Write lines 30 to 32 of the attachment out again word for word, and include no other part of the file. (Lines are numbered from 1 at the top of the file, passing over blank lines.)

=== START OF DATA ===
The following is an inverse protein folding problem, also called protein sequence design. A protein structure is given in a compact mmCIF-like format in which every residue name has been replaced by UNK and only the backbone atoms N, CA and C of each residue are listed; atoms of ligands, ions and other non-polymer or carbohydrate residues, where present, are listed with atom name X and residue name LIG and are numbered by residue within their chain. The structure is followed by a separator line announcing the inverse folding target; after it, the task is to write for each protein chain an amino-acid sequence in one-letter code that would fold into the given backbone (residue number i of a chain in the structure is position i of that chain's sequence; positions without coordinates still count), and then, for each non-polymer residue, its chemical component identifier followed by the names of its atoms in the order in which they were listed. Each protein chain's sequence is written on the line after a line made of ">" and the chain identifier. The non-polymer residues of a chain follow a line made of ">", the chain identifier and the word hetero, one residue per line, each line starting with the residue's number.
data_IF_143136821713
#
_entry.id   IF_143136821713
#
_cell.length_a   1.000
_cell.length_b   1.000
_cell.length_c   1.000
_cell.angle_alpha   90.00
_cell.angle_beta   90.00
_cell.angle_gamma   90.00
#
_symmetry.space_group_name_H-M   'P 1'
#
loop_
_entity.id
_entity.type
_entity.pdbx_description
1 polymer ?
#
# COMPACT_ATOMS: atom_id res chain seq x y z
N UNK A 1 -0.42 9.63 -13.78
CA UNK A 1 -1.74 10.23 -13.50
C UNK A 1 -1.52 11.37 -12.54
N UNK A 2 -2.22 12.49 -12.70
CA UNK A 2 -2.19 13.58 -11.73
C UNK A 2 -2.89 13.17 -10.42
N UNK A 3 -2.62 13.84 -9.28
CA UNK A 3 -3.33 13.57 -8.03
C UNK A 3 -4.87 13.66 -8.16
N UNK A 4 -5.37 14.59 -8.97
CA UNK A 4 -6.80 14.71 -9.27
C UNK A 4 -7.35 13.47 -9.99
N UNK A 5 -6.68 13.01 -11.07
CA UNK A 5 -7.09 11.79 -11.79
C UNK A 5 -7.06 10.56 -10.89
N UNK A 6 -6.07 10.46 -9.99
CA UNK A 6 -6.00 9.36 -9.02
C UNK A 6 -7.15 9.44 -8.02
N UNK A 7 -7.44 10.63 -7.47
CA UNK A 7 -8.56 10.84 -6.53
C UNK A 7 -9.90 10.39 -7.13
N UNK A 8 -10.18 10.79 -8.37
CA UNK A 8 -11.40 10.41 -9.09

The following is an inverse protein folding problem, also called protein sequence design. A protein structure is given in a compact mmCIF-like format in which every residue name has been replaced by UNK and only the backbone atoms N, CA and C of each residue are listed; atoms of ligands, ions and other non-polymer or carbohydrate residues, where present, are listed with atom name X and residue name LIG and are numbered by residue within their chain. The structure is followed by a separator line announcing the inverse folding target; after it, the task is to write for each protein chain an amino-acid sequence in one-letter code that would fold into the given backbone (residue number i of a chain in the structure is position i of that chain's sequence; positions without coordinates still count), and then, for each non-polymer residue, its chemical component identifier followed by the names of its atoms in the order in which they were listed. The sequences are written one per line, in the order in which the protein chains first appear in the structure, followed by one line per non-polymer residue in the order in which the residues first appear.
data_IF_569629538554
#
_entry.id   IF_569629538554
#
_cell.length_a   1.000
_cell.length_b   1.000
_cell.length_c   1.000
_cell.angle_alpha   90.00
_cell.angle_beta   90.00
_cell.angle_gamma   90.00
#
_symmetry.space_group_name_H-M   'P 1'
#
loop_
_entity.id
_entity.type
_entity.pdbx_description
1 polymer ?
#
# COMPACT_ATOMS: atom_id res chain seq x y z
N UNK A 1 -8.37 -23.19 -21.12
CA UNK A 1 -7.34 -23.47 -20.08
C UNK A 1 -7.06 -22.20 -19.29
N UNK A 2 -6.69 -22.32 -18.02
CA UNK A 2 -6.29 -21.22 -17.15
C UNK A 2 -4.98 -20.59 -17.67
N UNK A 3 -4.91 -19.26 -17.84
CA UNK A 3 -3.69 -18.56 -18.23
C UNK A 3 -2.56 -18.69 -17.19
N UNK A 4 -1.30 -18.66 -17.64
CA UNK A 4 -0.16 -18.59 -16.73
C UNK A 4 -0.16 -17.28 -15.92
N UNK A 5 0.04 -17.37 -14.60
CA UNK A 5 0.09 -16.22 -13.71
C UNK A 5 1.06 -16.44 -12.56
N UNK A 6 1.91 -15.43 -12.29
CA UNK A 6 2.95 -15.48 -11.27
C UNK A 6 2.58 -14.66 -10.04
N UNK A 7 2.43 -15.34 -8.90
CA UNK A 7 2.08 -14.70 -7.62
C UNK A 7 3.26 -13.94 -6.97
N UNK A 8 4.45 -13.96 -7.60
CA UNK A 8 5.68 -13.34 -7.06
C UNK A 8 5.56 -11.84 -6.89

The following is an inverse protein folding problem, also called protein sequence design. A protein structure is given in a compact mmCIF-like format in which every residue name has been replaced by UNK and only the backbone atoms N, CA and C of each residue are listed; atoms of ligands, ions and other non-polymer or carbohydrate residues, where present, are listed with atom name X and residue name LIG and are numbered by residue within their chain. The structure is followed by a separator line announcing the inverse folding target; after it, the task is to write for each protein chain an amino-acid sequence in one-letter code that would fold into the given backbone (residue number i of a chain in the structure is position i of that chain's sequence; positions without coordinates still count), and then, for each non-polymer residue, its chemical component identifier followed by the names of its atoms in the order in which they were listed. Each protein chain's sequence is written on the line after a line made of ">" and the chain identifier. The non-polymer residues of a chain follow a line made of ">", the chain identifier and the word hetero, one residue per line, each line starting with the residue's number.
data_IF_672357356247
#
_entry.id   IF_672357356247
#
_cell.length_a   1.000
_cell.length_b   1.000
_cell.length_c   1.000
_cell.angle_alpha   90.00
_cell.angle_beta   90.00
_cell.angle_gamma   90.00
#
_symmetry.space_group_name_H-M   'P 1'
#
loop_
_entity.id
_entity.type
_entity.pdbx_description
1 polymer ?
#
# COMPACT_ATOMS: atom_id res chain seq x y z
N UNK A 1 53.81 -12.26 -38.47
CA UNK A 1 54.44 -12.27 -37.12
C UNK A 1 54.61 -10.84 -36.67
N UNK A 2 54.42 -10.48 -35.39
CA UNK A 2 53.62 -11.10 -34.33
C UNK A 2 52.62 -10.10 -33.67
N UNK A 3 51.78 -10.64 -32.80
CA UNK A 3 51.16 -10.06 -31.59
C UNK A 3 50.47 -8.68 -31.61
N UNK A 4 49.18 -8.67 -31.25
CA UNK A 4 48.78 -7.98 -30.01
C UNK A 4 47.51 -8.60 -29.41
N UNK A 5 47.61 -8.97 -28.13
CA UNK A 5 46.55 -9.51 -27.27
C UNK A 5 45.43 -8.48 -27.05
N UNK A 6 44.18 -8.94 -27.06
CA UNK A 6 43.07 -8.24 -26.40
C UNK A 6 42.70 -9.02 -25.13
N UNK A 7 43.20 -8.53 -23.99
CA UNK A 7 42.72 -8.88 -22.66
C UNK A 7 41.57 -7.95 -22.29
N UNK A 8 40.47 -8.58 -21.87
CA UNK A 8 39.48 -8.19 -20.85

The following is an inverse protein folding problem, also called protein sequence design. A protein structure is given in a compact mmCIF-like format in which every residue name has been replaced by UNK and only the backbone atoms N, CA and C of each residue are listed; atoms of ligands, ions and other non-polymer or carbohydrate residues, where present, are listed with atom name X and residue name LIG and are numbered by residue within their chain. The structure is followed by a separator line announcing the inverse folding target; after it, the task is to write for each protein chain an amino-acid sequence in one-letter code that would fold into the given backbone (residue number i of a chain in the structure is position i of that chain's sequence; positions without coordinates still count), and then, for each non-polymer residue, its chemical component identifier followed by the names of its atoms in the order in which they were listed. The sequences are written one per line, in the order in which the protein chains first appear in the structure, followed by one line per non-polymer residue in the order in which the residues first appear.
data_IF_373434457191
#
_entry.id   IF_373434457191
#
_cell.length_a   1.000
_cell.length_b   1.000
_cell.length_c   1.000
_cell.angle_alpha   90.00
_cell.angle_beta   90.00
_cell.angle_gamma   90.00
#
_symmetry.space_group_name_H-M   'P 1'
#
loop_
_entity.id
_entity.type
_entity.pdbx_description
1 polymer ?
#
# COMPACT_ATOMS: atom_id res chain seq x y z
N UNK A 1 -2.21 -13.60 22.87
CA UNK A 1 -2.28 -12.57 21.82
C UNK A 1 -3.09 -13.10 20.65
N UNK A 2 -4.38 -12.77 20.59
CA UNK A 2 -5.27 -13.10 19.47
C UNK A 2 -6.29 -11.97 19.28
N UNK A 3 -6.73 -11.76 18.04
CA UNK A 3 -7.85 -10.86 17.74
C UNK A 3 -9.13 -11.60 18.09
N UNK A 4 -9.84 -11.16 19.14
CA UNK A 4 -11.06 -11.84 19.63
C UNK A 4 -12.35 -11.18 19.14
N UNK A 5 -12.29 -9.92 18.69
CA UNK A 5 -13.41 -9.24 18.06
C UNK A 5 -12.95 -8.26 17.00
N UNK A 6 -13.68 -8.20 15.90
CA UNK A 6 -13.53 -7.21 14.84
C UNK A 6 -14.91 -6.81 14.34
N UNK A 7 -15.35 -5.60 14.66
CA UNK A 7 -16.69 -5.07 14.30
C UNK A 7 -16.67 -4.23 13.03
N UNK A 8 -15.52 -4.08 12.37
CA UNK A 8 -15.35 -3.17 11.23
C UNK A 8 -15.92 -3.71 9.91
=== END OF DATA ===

C UNK A 3 -4.87 13.66 -8.16
N UNK A 4 -5.37 14.59 -8.97
CA UNK A 4 -6.80 14.71 -9.27